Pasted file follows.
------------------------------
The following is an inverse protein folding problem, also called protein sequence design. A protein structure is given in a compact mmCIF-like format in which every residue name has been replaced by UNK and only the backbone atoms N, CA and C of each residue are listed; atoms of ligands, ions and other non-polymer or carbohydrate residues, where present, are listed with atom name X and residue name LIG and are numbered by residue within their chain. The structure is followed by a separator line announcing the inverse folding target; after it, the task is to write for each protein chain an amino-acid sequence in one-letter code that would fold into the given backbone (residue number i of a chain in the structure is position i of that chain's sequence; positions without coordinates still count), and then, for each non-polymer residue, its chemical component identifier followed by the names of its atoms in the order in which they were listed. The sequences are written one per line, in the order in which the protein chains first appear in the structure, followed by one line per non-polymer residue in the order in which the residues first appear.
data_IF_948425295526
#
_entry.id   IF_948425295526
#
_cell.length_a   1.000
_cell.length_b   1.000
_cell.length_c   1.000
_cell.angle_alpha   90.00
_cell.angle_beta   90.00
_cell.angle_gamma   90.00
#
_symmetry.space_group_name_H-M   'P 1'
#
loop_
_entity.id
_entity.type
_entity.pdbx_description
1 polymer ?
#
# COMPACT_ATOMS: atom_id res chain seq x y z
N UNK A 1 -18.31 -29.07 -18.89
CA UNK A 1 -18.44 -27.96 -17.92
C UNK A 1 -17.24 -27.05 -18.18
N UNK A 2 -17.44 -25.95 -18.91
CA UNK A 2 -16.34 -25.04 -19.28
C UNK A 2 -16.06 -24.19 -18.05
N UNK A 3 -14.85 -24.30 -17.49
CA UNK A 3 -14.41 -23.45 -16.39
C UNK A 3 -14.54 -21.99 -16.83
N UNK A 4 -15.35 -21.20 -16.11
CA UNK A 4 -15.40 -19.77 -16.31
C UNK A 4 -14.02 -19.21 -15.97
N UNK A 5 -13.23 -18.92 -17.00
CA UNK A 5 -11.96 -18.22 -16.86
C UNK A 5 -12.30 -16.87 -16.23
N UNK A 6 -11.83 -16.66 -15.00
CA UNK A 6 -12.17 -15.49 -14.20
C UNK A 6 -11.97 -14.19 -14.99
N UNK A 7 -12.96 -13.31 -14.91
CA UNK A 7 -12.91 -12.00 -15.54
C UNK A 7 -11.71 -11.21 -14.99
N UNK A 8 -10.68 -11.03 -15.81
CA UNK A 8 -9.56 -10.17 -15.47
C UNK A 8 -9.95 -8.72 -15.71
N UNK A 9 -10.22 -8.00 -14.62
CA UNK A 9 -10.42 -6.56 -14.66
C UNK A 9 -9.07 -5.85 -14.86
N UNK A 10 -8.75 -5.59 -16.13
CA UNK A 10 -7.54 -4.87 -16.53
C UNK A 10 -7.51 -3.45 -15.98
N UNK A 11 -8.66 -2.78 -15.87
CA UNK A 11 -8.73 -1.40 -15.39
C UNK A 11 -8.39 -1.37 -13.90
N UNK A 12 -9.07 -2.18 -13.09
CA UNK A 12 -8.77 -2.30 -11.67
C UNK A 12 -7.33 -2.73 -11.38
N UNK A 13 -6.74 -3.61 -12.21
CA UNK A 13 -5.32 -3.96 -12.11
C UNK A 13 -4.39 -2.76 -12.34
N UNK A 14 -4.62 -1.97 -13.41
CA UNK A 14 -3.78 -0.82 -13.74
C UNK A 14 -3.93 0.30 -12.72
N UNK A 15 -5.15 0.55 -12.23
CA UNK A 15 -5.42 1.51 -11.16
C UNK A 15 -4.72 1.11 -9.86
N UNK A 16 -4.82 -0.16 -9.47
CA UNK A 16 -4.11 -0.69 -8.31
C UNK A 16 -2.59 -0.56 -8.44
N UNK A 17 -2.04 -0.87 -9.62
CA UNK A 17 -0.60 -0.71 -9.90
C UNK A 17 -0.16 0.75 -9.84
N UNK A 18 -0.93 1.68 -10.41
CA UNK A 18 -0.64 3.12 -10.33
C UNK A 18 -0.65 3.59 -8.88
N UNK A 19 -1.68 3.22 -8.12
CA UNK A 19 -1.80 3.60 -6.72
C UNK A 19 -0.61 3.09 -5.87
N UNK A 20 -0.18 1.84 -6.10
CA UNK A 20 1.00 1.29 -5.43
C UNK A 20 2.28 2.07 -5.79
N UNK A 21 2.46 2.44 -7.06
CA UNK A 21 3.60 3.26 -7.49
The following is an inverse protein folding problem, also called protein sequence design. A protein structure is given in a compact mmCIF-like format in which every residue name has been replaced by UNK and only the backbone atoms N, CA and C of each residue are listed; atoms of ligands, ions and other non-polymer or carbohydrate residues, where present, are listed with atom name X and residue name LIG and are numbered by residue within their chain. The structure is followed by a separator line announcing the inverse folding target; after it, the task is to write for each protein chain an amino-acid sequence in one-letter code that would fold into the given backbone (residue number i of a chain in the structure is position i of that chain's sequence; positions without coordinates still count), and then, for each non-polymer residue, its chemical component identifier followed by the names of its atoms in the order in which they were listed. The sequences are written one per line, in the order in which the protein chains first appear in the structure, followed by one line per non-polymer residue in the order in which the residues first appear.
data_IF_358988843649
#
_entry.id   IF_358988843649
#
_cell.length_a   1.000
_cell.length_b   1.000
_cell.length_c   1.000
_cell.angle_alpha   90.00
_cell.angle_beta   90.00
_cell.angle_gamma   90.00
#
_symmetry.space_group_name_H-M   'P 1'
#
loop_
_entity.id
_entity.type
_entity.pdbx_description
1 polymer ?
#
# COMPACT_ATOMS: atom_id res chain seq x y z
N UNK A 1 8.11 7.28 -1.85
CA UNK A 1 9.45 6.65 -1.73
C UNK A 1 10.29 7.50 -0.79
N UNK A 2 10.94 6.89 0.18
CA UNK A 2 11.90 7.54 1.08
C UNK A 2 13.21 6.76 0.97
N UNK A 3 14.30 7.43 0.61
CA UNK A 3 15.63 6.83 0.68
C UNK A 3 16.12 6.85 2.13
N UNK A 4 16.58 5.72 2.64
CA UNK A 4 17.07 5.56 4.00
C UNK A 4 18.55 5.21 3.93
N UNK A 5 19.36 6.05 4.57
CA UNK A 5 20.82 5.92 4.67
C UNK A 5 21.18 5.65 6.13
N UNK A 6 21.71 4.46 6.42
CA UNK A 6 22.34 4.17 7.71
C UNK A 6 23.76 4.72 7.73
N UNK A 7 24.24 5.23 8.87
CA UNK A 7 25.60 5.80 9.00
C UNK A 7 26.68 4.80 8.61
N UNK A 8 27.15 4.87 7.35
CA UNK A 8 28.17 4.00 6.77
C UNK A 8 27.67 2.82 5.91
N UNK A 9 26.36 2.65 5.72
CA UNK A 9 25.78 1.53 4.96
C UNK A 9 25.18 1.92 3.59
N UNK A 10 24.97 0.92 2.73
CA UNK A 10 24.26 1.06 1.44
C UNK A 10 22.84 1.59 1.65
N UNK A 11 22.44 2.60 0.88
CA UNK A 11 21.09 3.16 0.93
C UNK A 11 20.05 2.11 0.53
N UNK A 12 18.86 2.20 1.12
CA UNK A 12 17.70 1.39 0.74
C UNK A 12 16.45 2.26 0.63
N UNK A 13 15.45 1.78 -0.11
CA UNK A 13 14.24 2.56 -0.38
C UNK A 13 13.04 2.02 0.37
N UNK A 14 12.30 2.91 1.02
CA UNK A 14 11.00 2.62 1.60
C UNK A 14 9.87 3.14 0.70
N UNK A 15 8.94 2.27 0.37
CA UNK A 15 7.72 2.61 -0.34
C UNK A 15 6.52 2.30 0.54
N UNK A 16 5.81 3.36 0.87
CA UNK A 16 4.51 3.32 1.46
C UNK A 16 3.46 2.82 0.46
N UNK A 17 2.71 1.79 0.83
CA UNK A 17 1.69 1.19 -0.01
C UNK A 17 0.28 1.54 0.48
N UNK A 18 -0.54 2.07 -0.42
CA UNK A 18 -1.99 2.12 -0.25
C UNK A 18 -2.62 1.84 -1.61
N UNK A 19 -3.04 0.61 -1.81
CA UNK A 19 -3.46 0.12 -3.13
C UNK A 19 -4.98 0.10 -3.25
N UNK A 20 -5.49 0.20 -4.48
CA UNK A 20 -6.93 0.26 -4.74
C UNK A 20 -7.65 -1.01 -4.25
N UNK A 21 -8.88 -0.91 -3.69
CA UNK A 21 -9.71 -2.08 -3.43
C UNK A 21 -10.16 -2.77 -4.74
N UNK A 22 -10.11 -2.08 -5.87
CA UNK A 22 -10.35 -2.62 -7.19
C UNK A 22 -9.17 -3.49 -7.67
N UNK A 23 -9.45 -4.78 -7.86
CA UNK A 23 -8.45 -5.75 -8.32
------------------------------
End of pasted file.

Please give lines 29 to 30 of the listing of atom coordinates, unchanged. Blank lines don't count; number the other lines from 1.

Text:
CA UNK A 3 -14.41 -23.45 -16.39
C UNK A 3 -14.54 -21.99 -16.83